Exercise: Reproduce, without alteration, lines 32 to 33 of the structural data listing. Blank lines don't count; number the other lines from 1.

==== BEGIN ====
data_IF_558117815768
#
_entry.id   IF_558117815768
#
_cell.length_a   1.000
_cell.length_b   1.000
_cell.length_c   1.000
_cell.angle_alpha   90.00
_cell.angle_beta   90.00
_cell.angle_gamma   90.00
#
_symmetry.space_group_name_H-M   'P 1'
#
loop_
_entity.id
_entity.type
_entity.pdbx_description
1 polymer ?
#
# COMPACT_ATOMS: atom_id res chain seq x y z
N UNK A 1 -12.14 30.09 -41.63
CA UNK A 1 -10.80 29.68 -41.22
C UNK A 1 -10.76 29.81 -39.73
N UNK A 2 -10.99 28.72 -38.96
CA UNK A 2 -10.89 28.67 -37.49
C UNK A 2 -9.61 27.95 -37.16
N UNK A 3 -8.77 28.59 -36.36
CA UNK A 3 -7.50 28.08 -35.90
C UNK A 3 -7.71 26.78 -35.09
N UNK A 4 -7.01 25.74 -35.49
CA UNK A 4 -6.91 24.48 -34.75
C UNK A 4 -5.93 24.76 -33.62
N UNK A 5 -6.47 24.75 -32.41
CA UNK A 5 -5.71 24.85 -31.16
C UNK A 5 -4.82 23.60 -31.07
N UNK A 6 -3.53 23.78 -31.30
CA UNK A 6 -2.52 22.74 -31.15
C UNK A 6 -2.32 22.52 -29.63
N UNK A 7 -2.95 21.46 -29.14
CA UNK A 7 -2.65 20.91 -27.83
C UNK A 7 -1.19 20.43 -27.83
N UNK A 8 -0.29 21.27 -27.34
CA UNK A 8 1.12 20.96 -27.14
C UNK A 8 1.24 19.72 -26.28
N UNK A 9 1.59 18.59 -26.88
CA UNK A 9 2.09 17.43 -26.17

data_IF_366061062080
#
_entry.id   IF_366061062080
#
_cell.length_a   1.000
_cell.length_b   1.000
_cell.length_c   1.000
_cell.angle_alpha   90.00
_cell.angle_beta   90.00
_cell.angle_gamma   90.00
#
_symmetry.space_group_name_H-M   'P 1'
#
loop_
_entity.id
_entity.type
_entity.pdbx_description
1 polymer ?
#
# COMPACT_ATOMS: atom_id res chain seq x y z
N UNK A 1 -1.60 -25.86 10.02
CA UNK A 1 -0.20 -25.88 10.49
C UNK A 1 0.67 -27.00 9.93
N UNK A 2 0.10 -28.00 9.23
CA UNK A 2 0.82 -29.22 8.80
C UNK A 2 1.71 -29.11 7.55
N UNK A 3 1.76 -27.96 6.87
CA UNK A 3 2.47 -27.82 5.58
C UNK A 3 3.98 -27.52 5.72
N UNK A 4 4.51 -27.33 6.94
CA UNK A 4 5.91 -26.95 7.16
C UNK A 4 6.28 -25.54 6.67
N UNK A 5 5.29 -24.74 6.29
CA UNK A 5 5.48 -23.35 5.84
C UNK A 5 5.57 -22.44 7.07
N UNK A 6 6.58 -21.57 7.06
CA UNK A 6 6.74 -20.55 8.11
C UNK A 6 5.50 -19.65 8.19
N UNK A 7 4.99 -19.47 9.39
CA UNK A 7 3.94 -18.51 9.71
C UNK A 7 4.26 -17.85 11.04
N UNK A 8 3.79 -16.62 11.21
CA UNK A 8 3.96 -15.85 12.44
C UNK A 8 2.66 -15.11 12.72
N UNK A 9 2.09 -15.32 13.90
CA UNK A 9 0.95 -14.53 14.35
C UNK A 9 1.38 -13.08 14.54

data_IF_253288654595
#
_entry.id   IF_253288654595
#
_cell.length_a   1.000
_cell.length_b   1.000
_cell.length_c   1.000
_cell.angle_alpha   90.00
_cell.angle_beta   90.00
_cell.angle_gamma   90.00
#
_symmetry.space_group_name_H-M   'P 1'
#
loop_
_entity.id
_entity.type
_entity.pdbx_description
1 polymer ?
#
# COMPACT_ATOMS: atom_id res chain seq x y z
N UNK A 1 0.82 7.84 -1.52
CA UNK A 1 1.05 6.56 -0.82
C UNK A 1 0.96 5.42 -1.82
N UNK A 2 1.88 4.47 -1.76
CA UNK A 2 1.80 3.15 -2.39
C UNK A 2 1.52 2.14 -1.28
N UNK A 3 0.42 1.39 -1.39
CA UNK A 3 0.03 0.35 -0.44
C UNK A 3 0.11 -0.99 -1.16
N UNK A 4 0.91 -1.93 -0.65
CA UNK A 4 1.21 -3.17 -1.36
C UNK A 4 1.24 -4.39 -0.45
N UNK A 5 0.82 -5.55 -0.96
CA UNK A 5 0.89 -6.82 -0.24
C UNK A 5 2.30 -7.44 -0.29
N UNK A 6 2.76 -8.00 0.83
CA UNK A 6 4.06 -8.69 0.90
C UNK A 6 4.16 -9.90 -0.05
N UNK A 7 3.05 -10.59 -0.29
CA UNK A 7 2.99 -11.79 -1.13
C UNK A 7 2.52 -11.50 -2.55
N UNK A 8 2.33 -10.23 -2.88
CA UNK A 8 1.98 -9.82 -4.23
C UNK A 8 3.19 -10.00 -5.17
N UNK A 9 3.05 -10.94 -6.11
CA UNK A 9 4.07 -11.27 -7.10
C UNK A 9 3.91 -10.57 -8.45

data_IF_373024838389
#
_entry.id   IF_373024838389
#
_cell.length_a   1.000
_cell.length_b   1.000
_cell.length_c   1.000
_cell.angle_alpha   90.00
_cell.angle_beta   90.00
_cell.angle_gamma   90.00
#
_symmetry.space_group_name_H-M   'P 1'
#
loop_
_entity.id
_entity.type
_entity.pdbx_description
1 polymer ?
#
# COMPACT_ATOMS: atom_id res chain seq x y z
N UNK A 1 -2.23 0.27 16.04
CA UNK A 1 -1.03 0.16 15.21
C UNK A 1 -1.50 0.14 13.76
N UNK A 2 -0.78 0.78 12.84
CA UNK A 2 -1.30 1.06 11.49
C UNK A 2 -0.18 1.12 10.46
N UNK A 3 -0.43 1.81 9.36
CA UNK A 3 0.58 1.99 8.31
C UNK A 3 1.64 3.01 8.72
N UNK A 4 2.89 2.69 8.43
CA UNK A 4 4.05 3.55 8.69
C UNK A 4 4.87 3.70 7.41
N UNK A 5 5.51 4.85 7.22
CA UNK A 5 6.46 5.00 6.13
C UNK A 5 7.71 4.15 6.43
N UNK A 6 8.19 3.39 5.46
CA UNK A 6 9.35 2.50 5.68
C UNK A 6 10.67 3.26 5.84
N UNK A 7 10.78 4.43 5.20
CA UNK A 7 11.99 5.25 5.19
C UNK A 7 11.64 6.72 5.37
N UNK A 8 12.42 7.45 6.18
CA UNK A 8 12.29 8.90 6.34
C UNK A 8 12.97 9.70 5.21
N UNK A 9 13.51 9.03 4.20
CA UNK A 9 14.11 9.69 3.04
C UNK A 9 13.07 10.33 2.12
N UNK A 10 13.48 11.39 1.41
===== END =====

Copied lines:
C UNK A 4 -5.93 24.76 -33.62
N UNK A 5 -6.47 24.75 -32.41